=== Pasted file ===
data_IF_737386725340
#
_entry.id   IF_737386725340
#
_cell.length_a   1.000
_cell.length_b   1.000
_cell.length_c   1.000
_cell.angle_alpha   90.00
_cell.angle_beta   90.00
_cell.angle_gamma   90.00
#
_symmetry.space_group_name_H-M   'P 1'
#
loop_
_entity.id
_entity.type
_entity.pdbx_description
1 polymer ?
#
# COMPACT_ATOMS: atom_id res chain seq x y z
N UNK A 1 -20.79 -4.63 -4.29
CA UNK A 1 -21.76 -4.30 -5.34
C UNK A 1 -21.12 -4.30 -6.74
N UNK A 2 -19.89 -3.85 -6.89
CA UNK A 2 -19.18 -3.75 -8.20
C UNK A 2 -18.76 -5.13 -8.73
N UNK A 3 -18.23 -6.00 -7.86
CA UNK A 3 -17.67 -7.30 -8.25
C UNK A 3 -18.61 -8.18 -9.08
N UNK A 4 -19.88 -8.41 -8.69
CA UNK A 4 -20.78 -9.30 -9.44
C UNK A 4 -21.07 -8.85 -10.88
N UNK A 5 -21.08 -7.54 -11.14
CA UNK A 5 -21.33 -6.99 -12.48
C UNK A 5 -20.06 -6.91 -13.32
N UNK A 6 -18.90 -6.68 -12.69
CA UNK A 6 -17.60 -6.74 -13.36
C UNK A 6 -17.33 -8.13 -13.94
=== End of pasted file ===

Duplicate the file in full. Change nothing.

data_IF_737386725340
#
_entry.id   IF_737386725340
#
_cell.length_a   1.000
_cell.length_b   1.000
_cell.length_c   1.000
_cell.angle_alpha   90.00
_cell.angle_beta   90.00
_cell.angle_gamma   90.00
#
_symmetry.space_group_name_H-M   'P 1'
#
loop_
_entity.id
_entity.type
_entity.pdbx_description
1 polymer ?
#
# COMPACT_ATOMS: atom_id res chain seq x y z
N UNK A 1 -20.79 -4.63 -4.29
CA UNK A 1 -21.76 -4.30 -5.34
C UNK A 1 -21.12 -4.30 -6.74
N UNK A 2 -19.89 -3.85 -6.89
CA UNK A 2 -19.18 -3.75 -8.20
C UNK A 2 -18.76 -5.13 -8.73
N UNK A 3 -18.23 -6.00 -7.86
CA UNK A 3 -17.67 -7.30 -8.25
C UNK A 3 -18.61 -8.18 -9.08
N UNK A 4 -19.88 -8.41 -8.69
CA UNK A 4 -20.78 -9.30 -9.44
C UNK A 4 -21.07 -8.85 -10.88
N UNK A 5 -21.08 -7.54 -11.14
CA UNK A 5 -21.33 -6.99 -12.48
C UNK A 5 -20.06 -6.91 -13.32
N UNK A 6 -18.90 -6.68 -12.69
CA UNK A 6 -17.60 -6.74 -13.36
C UNK A 6 -17.33 -8.13 -13.94